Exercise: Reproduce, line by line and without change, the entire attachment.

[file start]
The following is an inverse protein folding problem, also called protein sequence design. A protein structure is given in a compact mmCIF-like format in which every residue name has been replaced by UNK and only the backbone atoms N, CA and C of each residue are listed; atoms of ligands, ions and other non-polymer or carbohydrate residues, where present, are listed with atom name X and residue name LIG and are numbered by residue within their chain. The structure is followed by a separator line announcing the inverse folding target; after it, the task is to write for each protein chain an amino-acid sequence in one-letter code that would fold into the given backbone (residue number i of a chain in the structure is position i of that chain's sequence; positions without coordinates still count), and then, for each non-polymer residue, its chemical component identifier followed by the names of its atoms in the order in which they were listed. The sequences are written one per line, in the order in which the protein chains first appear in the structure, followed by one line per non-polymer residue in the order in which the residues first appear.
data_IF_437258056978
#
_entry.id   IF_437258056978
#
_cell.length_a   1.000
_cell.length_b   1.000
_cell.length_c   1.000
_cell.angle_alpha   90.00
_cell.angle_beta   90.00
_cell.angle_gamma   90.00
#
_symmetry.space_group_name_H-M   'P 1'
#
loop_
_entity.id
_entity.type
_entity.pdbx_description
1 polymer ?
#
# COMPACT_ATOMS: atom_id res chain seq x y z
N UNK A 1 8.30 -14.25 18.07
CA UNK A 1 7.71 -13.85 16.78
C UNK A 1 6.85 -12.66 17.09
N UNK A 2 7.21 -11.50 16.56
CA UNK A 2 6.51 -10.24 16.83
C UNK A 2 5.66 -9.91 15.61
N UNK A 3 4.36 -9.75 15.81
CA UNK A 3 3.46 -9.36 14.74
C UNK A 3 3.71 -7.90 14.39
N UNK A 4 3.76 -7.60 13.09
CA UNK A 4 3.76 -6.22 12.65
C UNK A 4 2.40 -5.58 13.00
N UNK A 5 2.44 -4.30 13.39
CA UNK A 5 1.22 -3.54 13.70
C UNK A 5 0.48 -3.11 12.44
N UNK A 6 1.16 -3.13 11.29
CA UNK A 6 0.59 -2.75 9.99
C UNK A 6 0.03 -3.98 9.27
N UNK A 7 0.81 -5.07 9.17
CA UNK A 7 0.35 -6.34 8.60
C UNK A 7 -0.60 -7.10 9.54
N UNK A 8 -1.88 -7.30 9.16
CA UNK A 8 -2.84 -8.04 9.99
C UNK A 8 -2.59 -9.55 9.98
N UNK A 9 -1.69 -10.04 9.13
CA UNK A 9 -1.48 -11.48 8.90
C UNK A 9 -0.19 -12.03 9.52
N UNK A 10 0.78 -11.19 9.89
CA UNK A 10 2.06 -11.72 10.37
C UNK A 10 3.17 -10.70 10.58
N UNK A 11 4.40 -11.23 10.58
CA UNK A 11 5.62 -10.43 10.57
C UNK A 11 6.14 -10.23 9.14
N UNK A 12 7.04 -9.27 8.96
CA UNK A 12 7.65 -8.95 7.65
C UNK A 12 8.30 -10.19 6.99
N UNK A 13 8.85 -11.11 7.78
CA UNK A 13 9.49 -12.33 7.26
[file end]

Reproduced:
The following is an inverse protein folding problem, also called protein sequence design. A protein structure is given in a compact mmCIF-like format in which every residue name has been replaced by UNK and only the backbone atoms N, CA and C of each residue are listed; atoms of ligands, ions and other non-polymer or carbohydrate residues, where present, are listed with atom name X and residue name LIG and are numbered by residue within their chain. The structure is followed by a separator line announcing the inverse folding target; after it, the task is to write for each protein chain an amino-acid sequence in one-letter code that would fold into the given backbone (residue number i of a chain in the structure is position i of that chain's sequence; positions without coordinates still count), and then, for each non-polymer residue, its chemical component identifier followed by the names of its atoms in the order in which they were listed. The sequences are written one per line, in the order in which the protein chains first appear in the structure, followed by one line per non-polymer residue in the order in which the residues first appear.
data_IF_437258056978
#
_entry.id   IF_437258056978
#
_cell.length_a   1.000
_cell.length_b   1.000
_cell.length_c   1.000
_cell.angle_alpha   90.00
_cell.angle_beta   90.00
_cell.angle_gamma   90.00
#
_symmetry.space_group_name_H-M   'P 1'
#
loop_
_entity.id
_entity.type
_entity.pdbx_description
1 polymer ?
#
# COMPACT_ATOMS: atom_id res chain seq x y z
N UNK A 1 8.30 -14.25 18.07
CA UNK A 1 7.71 -13.85 16.78
C UNK A 1 6.85 -12.66 17.09
N UNK A 2 7.21 -11.50 16.56
CA UNK A 2 6.51 -10.24 16.83
C UNK A 2 5.66 -9.91 15.61
N UNK A 3 4.36 -9.75 15.81
CA UNK A 3 3.46 -9.36 14.74
C UNK A 3 3.71 -7.90 14.39
N UNK A 4 3.76 -7.60 13.09
CA UNK A 4 3.76 -6.22 12.65
C UNK A 4 2.40 -5.58 13.00
N UNK A 5 2.44 -4.30 13.39
CA UNK A 5 1.22 -3.54 13.70
C UNK A 5 0.48 -3.11 12.44
N UNK A 6 1.16 -3.13 11.29
CA UNK A 6 0.59 -2.75 9.99
C UNK A 6 0.03 -3.98 9.27
N UNK A 7 0.81 -5.07 9.17
CA UNK A 7 0.35 -6.34 8.60
C UNK A 7 -0.60 -7.10 9.54
N UNK A 8 -1.88 -7.30 9.16
CA UNK A 8 -2.84 -8.04 9.99
C UNK A 8 -2.59 -9.55 9.98
N UNK A 9 -1.69 -10.04 9.13
CA UNK A 9 -1.48 -11.48 8.90
C UNK A 9 -0.19 -12.03 9.52
N UNK A 10 0.78 -11.19 9.89
CA UNK A 10 2.06 -11.72 10.37
C UNK A 10 3.17 -10.70 10.58
N UNK A 11 4.40 -11.23 10.58
CA UNK A 11 5.62 -10.43 10.57
C UNK A 11 6.14 -10.23 9.14
N UNK A 12 7.04 -9.27 8.96
CA UNK A 12 7.65 -8.95 7.65
C UNK A 12 8.30 -10.19 6.99
N UNK A 13 8.85 -11.11 7.78
CA UNK A 13 9.49 -12.33 7.26